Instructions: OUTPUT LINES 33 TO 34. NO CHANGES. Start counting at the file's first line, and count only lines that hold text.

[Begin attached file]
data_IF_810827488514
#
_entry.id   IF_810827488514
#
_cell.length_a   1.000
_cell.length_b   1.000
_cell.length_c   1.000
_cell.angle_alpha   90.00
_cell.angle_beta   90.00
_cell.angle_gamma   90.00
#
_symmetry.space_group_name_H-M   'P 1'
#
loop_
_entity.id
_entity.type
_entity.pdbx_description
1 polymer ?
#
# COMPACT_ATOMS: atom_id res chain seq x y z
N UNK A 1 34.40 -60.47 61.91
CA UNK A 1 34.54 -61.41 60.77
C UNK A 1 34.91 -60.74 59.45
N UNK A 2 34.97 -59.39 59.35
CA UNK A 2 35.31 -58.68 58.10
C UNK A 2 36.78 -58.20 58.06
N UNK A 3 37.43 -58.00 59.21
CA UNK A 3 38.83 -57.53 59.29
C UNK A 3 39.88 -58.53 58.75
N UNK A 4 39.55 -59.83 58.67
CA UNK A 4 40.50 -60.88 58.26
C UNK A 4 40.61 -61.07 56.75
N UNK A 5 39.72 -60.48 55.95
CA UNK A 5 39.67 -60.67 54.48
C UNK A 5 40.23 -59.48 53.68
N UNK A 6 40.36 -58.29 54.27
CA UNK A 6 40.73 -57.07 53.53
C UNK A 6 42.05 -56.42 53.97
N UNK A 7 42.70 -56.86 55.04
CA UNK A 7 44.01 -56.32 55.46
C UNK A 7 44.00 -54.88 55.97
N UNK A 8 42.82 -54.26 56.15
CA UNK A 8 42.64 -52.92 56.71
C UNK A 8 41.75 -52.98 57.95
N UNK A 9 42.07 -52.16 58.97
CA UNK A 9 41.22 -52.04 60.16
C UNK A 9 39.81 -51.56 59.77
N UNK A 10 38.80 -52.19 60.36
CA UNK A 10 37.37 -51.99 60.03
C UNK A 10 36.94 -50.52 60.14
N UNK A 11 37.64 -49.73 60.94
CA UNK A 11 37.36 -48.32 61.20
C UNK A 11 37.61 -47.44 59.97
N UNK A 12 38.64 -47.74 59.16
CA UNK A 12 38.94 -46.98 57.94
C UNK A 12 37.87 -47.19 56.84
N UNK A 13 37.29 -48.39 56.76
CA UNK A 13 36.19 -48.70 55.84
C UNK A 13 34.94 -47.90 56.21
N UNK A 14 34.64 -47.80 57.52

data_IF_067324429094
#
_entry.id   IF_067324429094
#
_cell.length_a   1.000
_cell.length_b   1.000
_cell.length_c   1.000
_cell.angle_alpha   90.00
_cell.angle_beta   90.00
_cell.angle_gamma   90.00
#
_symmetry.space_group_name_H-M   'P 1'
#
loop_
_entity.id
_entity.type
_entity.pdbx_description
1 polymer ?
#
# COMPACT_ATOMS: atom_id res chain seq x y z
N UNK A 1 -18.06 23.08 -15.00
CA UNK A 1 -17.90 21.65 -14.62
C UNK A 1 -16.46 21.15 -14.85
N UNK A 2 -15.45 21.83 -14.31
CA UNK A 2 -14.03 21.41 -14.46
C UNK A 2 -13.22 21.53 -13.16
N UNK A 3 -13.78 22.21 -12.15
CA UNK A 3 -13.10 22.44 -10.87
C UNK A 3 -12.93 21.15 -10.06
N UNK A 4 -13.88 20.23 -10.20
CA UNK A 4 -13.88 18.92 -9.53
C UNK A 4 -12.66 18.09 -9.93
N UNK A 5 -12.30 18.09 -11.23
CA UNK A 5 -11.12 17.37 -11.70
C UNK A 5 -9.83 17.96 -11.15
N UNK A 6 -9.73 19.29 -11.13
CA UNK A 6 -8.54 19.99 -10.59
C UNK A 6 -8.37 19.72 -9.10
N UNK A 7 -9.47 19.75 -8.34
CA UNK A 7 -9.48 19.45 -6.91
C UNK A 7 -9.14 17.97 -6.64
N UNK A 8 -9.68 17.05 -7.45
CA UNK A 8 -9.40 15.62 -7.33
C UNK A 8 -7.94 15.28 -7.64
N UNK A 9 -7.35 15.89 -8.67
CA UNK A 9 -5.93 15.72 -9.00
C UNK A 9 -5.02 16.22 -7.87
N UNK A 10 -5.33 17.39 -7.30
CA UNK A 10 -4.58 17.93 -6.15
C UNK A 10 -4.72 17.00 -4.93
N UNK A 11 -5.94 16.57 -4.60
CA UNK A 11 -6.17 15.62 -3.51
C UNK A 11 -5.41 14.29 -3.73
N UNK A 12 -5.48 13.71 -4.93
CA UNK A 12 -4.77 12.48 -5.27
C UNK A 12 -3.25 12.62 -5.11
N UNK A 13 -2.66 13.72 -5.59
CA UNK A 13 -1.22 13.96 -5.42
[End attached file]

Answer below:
N UNK A 5 39.72 -60.48 55.95
CA UNK A 5 39.67 -60.67 54.48